a peculiar cross-browser onresize quirk

While working on understanding an input problem on a section of the Chinese qq.com site, I wanted to understand when the resize event fires for IFRAMEs. In particular, if width/height of the IFRAME are set by a script to its current values, will a resize event fire?

The script I was looking at intended to resize the IFRAME to fit its contents. To do so, it set with/height of the IFRAME to an empty string, read scrollWidth/scrollHeight of the document inside, and set width/height to the values it had read. Meanwhile, in another and odder part of their JavaScript, an onresize listener would toggle contentEditable for the element you'd type your status update in off and back on again each time the resize event fired! I can sort of understand the logic of the IFRAME resize part, but I don't have a clue why they would turn contentEditable off and back on for every resize.. This made the input cursor go away for every resize, and since the script "resized" the IFRAME for every single keypress, typing anything at all was pretty hard..

Trying to build a minimal test case, I had a hard time reproducing the resize events that were fired on the live site. On the site, onresize fired twice. I assumed it happened once when width/height was set to an empty string, and once when they were reset to original values. But why didn't this happen in a test doing those two things?

Gradually including more code from the live site, the penny dropped: simply reading scroll dimensions from the inside document, caused extra calculations of the document's dimension that wouldn't otherwise occur. As a side effect of this, resize events would fire. Very quirky..

Well, we're used to quirks – we're dealing with web browsers, after all. But here's the weirdest part: this very obscure and quirky behaviour happens in all four major browser engines! Check the testcase – Opera, Chrome, IE8 and Firefox all fire 8 events for 4 resizes if you read scroll dimensions while the script runs, no events otherwise. So there, a cross-browser compatible quirk! And Opera's bug is not that we fire too many resize events – it is that we need to remember cursor position and re-focus the element when contentEditable is toggled off and on again.

Or perhaps work on heuristics for running only intelligently written JavaScript 🙂


10 thoughts on “a peculiar cross-browser onresize quirk

  1. Well… IE9 only has seems to have 4 events and when I uncheck the 'Read scrollWidth/scrollHeight during resize' option it has 0 events. (screenshots)It seems that IE9 has a quirk by not having a quirk 😀

  2. Since IE6 is still widely spread in China, did someone check the behavior in that browser? Not that it would help the site to work in modern browsers, but it would maybe clarify things up a bit.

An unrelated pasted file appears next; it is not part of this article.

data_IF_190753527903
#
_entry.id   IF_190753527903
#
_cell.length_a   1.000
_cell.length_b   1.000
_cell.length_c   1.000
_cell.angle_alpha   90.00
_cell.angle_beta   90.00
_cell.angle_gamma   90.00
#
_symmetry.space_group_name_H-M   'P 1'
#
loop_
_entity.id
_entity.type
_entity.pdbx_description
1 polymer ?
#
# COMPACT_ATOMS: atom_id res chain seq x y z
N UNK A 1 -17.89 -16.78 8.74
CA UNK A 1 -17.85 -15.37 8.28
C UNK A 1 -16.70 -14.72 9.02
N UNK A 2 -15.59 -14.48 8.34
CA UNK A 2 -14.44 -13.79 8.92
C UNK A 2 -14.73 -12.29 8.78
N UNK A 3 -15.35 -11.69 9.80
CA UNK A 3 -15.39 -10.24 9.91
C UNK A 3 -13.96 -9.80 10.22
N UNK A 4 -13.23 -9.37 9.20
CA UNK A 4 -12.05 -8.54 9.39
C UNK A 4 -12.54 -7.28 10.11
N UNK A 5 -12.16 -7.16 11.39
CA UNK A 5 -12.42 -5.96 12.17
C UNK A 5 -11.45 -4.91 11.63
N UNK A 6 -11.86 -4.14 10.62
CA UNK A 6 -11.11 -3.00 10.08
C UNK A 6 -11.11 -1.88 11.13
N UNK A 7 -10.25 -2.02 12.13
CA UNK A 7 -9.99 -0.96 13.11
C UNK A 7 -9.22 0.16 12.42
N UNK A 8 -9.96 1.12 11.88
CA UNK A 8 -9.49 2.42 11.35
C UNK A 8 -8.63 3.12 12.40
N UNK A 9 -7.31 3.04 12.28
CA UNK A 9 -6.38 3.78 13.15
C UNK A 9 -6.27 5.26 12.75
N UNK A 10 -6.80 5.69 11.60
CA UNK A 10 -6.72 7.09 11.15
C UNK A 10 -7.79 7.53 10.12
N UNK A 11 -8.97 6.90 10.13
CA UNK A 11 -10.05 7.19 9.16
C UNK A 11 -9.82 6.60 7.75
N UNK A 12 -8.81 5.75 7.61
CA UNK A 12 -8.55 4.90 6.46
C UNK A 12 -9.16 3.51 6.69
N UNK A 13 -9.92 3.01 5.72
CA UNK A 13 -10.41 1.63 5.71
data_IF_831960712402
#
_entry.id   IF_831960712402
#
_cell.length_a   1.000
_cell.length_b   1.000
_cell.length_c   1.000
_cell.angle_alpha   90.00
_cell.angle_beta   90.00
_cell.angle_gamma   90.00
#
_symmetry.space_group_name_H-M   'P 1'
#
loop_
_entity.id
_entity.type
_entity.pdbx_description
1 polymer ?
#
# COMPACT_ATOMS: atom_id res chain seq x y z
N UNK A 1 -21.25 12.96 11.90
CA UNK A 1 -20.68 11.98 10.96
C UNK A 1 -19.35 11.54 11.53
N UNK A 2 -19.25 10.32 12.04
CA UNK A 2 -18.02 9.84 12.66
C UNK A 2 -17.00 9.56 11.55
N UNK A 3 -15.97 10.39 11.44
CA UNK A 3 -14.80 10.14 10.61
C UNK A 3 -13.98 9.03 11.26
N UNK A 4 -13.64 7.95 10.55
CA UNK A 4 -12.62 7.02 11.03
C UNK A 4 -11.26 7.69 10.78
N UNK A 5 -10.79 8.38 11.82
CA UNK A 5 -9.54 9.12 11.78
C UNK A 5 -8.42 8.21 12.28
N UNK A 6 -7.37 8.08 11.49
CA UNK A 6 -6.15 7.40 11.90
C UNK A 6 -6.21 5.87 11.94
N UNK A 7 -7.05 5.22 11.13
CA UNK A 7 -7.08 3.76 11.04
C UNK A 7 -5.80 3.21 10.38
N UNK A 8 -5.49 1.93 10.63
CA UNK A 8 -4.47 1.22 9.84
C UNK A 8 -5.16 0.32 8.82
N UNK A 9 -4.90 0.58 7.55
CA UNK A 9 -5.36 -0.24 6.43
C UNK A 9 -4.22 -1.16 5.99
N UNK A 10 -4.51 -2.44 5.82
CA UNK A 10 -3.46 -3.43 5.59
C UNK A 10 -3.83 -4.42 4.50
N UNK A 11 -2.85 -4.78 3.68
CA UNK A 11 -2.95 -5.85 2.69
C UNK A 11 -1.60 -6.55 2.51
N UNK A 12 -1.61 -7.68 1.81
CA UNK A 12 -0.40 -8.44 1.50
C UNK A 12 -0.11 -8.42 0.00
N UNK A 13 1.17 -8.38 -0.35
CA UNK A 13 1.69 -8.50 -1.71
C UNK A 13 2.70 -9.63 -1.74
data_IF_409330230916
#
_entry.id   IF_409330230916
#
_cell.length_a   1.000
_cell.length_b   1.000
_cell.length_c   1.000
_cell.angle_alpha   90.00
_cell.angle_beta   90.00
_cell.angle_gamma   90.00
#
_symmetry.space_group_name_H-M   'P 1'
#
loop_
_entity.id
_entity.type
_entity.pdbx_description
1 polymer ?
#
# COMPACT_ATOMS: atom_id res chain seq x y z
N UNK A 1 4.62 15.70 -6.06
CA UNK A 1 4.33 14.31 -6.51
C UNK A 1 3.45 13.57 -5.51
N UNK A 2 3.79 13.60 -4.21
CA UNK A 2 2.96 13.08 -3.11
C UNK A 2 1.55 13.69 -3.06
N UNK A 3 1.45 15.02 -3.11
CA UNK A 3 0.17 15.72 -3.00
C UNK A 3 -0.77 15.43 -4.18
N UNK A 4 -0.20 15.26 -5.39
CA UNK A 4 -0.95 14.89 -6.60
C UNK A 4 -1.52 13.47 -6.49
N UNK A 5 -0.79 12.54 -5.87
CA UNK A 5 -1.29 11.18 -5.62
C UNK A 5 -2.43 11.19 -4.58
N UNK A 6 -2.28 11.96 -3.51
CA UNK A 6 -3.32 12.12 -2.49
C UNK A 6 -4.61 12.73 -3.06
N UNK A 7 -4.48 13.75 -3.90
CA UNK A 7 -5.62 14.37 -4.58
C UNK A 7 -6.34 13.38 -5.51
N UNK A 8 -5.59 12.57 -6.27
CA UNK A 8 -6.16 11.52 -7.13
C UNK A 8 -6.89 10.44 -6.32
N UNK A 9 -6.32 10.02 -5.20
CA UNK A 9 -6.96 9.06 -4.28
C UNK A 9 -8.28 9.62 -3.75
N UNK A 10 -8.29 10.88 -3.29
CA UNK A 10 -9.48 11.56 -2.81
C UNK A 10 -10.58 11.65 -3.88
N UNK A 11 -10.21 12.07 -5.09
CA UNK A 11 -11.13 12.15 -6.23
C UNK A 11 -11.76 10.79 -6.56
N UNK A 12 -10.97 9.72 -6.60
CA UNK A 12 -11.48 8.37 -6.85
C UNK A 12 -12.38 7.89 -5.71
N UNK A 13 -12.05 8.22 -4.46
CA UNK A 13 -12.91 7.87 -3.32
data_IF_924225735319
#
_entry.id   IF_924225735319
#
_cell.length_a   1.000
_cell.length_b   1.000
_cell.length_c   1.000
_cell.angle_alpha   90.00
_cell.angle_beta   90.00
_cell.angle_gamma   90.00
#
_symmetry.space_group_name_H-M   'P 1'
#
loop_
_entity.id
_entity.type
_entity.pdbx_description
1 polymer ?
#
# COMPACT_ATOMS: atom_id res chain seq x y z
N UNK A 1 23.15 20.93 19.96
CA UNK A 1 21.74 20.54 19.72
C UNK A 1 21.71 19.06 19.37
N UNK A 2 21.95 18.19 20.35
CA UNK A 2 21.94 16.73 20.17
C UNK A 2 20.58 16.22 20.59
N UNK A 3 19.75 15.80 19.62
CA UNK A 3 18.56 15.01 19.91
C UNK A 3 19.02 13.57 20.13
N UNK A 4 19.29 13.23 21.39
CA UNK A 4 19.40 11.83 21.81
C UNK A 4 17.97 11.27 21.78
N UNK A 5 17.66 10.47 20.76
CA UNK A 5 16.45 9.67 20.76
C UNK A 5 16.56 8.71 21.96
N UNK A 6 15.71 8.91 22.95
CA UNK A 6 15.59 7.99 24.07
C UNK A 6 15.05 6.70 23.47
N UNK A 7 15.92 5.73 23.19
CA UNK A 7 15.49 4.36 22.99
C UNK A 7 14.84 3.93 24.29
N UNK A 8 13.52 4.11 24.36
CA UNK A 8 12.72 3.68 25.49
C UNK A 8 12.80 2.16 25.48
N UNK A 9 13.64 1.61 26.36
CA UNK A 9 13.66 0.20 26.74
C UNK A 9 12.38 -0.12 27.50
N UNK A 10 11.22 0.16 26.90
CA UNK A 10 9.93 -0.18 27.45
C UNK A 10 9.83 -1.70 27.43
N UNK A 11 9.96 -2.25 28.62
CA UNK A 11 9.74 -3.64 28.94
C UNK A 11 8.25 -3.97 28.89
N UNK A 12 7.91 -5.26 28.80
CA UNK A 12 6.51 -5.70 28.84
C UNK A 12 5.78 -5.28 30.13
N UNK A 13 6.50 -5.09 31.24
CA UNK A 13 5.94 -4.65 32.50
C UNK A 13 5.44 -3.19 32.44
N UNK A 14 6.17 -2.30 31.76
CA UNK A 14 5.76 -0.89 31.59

3. Originally posted by sirnh1:

    It seems that IE9 has a quirk by not having a quirk

    Well, if browsers accidentally reach a state of compatibility we sure work hard to go back to normal levels of quirkyness, don't we? 🙂 Though IMO the real quirk is the fact that reading scrollWidth/Height makes any difference at all, so by that measure IE9 is still quirky, only half as much.

  4. I fail to understand why the resizing script would still run. Shouldn't it set the state of the box and then quit?EDIT: In fact, shouldn't the box actually work BETTER in Mini? Just because of the limits on page scripting in Mini…

  5. Hallvord, it's not quirk at all.When you change height to some value and then to different one in same thread without doing "much" in between, then layout of elements will only be performed once, after script thread finishes.But if you access one of the many properties that require reflow to be performed (scrollWidth/Height are some of these) in between changing values, then this will have to trigger reflow so that correct, new values are returned.

  6. @diz: Interesting theory. What is setting height and width of an iframe to the empty string supposed to do anyway? …

  7. Originally posted by hallvors:

    Or perhaps work on heuristics for running only intelligently written JavaScript

    That's the disable javascript feature.If intelligently written javascript were to run, barely any js would run at all ! 🙂

  8. Rafal, you and me can tell why this happens – but try to find one single regular web developer / script author who would expect this behaviour! I call it a quirk because it's something a normal web author would neither expect nor understand.

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